* * *
At any rate, being called for jury duty long enough to be dismissed called me away from the Praszker matter just as Anderson Valley’s resident deputy, Craig Walker, was being sworn in so I missed Walker's testimony. Apparently, Walker had pulled Mr. Praszker’s Porsche over for speeding through Philo at 49mph (speed limit: 30mph), and when Walker approached the driver's side of the spiffy little automobile he caught a telltale whiff of alcohol. (Locals are perpetually upset that out-of-towners speed through Philo. There have some terrible accidents there and several deaths over the past decade. Although Caltrans has erected all kinds of Slow Down signs, people continue to slam on through.) Deputy Walker noted other indications that Mr. Praszker had been drinking and, as per protocol, called for a CHP officer, Glen Thomas, for a second opinion. Highway Patrol officers are better equipped and more experienced for drinking and driving cases than the Sheriff’s deputies.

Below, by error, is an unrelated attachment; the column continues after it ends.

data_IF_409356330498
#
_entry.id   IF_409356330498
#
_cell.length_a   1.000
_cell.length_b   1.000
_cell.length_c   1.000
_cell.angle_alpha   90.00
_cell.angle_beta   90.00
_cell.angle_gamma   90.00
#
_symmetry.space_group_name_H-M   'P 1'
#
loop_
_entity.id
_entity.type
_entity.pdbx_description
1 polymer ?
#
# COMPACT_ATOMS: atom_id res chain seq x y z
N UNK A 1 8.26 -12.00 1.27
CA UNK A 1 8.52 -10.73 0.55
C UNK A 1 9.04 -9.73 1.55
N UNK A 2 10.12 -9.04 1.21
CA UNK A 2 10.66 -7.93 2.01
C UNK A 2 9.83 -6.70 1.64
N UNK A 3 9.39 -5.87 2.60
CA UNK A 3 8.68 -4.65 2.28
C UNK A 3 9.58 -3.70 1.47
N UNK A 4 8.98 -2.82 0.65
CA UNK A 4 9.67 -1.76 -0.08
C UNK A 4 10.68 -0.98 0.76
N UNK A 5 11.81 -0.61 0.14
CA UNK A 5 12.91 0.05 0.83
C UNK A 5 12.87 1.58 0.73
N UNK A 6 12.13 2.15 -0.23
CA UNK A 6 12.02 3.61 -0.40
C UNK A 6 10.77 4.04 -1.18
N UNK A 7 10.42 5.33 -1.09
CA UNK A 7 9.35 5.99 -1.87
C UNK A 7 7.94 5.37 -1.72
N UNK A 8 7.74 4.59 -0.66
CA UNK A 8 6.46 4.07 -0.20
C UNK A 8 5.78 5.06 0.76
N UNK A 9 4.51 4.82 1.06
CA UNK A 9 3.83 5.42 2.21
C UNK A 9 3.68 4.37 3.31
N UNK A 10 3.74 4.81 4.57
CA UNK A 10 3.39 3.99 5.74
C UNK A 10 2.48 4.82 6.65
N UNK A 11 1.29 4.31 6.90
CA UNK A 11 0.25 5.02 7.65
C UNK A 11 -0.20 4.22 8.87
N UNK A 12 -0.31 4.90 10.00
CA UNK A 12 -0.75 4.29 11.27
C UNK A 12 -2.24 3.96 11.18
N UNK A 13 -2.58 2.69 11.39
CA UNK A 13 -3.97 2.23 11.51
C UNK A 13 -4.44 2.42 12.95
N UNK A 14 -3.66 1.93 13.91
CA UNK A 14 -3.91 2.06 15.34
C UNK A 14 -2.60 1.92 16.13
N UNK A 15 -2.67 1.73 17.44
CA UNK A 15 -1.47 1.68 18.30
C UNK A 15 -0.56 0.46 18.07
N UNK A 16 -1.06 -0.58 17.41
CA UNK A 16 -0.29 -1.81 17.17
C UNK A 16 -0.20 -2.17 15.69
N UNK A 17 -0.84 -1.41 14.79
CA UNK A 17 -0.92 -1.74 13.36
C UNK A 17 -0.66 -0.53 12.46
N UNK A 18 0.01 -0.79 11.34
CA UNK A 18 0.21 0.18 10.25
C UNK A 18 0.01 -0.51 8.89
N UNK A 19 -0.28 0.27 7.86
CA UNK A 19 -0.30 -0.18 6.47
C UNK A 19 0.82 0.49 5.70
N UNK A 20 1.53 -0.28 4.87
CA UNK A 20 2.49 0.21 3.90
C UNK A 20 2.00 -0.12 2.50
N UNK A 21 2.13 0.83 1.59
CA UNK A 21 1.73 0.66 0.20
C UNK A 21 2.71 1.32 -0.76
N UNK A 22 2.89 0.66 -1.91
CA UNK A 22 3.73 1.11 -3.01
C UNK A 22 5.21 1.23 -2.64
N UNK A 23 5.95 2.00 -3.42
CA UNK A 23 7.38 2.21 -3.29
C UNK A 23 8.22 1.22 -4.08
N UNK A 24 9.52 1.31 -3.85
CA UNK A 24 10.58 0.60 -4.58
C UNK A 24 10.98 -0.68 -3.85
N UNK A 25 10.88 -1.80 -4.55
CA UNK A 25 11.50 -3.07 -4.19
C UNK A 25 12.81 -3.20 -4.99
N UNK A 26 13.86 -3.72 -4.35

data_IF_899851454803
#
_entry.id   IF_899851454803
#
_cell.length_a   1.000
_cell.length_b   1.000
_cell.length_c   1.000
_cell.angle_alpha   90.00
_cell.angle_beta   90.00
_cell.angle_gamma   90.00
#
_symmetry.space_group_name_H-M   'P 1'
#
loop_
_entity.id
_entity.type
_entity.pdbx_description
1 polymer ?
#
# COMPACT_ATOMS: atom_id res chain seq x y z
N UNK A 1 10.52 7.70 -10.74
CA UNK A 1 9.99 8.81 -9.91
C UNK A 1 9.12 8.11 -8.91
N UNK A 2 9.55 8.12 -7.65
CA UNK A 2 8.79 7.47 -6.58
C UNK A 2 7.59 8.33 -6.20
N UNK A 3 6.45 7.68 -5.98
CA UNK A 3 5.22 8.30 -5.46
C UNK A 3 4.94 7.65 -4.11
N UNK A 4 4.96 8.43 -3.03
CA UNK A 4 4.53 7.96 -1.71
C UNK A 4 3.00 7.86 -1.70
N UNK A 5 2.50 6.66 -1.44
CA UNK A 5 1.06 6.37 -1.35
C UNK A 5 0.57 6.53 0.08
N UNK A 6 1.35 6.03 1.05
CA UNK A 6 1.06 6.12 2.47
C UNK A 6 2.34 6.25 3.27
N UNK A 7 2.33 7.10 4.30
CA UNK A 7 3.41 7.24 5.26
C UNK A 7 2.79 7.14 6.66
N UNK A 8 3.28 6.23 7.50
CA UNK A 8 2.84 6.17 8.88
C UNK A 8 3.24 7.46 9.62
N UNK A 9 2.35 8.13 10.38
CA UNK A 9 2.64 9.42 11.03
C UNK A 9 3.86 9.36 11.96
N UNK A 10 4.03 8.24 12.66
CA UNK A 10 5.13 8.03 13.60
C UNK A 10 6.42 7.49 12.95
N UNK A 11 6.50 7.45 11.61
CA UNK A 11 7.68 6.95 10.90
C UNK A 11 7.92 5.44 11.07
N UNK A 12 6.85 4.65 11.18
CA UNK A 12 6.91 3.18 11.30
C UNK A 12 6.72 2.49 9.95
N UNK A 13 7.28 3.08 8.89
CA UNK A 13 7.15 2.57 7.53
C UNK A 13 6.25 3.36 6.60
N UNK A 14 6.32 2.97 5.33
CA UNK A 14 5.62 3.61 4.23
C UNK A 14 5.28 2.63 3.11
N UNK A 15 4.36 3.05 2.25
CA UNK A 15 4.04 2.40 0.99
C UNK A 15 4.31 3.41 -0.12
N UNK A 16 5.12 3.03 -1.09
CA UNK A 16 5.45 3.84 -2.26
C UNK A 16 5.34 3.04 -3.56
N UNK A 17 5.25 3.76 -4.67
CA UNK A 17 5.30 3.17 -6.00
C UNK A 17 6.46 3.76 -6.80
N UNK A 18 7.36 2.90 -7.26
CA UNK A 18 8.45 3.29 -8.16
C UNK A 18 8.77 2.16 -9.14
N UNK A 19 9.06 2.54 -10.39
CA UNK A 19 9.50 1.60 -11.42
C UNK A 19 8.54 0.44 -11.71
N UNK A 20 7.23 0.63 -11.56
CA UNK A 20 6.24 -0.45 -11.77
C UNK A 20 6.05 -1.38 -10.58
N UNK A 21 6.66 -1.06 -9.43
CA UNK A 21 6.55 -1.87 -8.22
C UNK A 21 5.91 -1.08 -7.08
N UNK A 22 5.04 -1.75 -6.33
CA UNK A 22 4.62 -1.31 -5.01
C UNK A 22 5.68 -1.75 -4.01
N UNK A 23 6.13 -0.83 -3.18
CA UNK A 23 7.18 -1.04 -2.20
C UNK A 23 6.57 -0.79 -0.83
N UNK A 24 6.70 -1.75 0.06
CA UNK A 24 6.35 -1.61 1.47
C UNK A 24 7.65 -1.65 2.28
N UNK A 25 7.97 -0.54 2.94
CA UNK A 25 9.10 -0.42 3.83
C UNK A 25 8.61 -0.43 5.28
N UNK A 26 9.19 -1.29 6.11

The CHP's Thomas was delayed arriving on-scene, which caused Praszker so much consternation he began to tantrum and generally go off.
“Based on the subject’s demeanor,” Officer Thomas would report, “Deputies Walker and Espinoza helped me to cuff him.”
This would never happen in San Anselmo!
Mr. Praszker is something of a gym rat, we learned from his girlfriend, Renée Engelen, a realtor who came up from Marin County to testify on his behalf. She said they woke up together on Saturday, August 20th, enjoyed breakfast and she went off to her office in the city. They met later, about four in the afternoon, at Praszker's house and went to the gym to work out. They were planning to go out to dinner when Mr. Praszker’s landlord in Albion called to say that abalone diving conditions were very good. Praszker abruptly changed his dinner plans at hearing the abalone news. He’s an avid abalone diver — so avid, in fact, that he complained about the limit of only 24 abalone per year while he was on the stand, nicely digging himself in deeper with the jury of locals aware that the resource, between poachers and the sheer numbers of Praszkers hunting the tasty mollusk, have made its continued existence problematical.